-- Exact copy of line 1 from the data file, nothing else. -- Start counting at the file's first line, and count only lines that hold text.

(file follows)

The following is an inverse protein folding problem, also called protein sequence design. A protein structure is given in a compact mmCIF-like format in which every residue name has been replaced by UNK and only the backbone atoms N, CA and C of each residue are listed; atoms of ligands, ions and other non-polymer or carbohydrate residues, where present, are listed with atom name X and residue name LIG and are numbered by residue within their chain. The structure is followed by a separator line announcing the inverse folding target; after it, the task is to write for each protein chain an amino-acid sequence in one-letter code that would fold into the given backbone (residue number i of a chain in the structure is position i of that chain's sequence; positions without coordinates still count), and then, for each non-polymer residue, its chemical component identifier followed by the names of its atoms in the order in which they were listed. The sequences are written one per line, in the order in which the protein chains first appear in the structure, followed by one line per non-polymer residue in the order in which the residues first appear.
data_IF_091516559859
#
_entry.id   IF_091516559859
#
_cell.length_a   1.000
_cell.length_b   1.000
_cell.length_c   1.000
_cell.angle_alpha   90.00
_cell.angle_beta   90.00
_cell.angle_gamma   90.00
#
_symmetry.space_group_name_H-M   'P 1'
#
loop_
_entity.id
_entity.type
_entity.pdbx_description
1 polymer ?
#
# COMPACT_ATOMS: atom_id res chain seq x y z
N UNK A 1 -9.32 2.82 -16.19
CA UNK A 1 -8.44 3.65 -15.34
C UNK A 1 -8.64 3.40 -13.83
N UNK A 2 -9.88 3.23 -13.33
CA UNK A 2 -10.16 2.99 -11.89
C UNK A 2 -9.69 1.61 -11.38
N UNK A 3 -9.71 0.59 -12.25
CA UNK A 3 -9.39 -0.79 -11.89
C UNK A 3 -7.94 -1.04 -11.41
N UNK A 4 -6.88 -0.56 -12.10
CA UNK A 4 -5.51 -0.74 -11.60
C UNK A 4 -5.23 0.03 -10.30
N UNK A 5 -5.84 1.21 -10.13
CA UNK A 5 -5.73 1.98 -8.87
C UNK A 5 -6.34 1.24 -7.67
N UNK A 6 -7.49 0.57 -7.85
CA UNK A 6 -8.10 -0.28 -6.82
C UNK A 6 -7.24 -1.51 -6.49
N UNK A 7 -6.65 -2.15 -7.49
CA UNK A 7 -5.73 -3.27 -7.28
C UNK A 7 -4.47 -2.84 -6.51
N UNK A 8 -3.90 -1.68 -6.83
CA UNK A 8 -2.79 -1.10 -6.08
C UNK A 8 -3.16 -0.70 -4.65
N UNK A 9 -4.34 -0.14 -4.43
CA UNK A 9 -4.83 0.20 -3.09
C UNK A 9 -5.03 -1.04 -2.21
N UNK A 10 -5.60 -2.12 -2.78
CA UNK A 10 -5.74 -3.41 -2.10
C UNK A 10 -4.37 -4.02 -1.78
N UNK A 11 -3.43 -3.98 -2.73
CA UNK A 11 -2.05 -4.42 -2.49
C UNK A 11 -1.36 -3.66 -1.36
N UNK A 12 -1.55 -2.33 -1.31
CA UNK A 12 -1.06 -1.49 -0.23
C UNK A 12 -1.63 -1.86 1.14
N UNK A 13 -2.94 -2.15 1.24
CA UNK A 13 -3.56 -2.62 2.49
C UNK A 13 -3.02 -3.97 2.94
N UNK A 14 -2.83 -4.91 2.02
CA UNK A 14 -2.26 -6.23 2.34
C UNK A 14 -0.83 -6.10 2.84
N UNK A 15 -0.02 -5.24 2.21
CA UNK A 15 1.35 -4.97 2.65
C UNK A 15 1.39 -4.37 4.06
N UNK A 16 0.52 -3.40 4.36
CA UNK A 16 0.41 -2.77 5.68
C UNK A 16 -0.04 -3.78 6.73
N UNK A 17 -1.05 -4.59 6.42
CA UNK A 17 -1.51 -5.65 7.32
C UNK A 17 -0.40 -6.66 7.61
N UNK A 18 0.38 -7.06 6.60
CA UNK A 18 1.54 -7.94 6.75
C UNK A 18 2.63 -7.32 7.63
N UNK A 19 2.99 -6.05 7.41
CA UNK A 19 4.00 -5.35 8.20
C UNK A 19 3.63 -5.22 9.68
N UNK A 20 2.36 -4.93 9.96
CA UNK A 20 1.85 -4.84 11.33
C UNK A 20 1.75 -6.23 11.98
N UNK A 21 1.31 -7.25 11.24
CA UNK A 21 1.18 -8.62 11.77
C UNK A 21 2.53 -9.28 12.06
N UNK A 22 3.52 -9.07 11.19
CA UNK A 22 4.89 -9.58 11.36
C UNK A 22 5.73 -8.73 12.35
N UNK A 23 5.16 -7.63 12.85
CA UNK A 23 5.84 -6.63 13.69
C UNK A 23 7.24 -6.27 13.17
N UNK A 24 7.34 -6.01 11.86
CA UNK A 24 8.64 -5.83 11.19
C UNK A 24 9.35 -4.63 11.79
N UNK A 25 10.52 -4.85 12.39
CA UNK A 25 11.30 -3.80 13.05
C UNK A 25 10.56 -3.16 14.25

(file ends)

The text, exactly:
The following is an inverse protein folding problem, also called protein sequence design. A protein structure is given in a compact mmCIF-like format in which every residue name has been replaced by UNK and only the backbone atoms N, CA and C of each residue are listed; atoms of ligands, ions and other non-polymer or carbohydrate residues, where present, are listed with atom name X and residue name LIG and are numbered by residue within their chain. The structure is followed by a separator line announcing the inverse folding target; after it, the task is to write for each protein chain an amino-acid sequence in one-letter code that would fold into the given backbone (residue number i of a chain in the structure is position i of that chain's sequence; positions without coordinates still count), and then, for each non-polymer residue, its chemical component identifier followed by the names of its atoms in the order in which they were listed. The sequences are written one per line, in the order in which the protein chains first appear in the structure, followed by one line per non-polymer residue in the order in which the residues first appear.